In January of this year I wrote a blog post about the effects of the 2010 U. S. Federal Census on congressional redistricting in Texas, and the important role that the rising Latino population is playing in that process. A recent article in the Houston Chronicle about the shape of Houston’s City Council maps showed how those population changes are affecting local government, and how important it is to make adjustments to ensure that all of Houston’s citizens are represented.
Because Houston’s population officially surpassed 2.1 million people as of the last census, Mayor Parker’s office introduced a redistricting map in April that created two new City Council districts. Local Latino leaders pointed out that as those two new districts were drawn, they did not appropriately reflect the growth of the Hispanic population that was noted in the census, and as a result, neither district would be likely to elect a Latino. In response to these plans, in late April, a local political consultant named Robert Jara presented a redistricting map to the Houston City Council creating a third new district in southwest Houston. The third district proposed by Mr. Jara, which would be based around Gulfton and Sharpstown, would consist of areas with a higher concentration of Hispanic residents, representing about 60% of the total population of the district. The map introduced by Mr. Jara has the support of current City Councilman James Rodriguez, and over 40 Latino community groups, who feel that it would be a better alternative to the map drawn by the city, which they say dilutes the Latino communities in those areas to about 50%.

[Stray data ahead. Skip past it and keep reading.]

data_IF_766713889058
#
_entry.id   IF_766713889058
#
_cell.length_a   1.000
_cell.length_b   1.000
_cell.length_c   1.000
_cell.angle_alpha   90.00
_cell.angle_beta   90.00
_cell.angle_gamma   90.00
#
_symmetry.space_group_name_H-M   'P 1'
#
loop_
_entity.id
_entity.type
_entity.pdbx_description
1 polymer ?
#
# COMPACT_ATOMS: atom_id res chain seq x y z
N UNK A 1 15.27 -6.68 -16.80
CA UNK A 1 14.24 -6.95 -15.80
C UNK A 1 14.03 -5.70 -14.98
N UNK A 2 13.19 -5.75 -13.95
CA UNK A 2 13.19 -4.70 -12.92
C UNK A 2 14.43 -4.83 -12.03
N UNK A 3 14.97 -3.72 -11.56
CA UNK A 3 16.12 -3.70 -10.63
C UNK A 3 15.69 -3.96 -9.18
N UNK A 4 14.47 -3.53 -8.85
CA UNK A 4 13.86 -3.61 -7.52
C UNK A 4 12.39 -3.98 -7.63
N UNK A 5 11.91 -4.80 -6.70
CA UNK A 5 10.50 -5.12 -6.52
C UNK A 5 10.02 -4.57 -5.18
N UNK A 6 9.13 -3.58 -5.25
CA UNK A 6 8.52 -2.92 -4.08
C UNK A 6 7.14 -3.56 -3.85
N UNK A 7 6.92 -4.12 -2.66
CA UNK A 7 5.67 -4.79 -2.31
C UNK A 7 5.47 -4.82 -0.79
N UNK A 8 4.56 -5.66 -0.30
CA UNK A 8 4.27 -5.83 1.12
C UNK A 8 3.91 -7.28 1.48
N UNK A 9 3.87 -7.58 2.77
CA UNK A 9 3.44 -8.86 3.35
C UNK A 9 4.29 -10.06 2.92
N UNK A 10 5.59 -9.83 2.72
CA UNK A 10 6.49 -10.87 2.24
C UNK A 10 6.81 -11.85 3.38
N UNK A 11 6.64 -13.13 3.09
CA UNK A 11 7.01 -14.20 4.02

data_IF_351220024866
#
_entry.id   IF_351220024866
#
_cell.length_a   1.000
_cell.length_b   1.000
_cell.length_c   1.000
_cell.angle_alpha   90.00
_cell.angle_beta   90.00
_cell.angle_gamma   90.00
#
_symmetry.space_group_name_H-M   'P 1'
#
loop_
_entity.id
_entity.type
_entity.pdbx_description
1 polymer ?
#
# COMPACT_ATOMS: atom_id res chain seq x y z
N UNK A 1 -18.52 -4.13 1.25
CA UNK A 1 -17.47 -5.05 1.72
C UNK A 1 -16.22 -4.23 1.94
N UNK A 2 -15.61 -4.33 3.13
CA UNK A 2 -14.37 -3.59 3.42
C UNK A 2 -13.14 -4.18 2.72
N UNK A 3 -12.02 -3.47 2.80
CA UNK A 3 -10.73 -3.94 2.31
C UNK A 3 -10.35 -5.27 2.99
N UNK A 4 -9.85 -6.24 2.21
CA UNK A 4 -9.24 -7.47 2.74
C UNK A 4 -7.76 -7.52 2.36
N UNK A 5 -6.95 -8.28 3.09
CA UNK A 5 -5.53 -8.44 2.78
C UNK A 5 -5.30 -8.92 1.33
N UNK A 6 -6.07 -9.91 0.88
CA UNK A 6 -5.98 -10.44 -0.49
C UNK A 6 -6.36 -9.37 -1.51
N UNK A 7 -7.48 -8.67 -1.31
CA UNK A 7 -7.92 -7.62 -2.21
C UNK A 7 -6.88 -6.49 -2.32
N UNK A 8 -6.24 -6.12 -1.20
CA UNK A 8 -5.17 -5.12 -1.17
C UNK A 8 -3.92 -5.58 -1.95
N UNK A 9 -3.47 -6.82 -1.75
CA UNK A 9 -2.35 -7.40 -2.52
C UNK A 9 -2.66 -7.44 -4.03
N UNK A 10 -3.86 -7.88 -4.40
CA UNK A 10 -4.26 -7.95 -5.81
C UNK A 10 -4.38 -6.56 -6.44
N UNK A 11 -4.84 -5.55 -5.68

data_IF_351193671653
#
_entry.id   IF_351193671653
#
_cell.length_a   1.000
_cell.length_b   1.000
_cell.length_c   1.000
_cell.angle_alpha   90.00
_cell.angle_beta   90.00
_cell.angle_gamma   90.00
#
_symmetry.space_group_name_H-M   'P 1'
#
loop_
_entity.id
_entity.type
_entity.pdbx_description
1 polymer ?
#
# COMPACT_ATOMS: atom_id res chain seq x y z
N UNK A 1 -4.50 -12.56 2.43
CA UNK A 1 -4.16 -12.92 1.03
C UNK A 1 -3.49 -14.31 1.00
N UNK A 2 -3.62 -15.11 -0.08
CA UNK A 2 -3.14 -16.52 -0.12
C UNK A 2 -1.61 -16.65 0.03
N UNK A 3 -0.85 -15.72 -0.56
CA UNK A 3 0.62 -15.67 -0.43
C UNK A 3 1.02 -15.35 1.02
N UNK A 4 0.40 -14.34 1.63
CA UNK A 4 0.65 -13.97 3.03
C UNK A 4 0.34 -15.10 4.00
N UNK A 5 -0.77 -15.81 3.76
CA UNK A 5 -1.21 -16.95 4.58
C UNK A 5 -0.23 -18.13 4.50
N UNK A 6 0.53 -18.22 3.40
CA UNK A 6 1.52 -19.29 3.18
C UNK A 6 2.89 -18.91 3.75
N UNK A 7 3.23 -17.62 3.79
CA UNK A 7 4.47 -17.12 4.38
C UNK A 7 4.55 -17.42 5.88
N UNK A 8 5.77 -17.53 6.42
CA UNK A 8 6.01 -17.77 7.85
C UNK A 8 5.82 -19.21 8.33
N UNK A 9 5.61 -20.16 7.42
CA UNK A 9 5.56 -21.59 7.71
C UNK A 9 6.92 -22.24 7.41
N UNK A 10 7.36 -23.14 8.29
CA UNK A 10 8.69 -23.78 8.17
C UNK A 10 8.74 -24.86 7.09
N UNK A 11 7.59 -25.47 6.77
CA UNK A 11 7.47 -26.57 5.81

The fact that the Latino community is standing strongly behind the proposed map has Mayor Parker’s attention. I hope that the Houston City Council will take note, and provide a fair chance for the Hispanic residents of the areas in question to make their voices heard in local elections.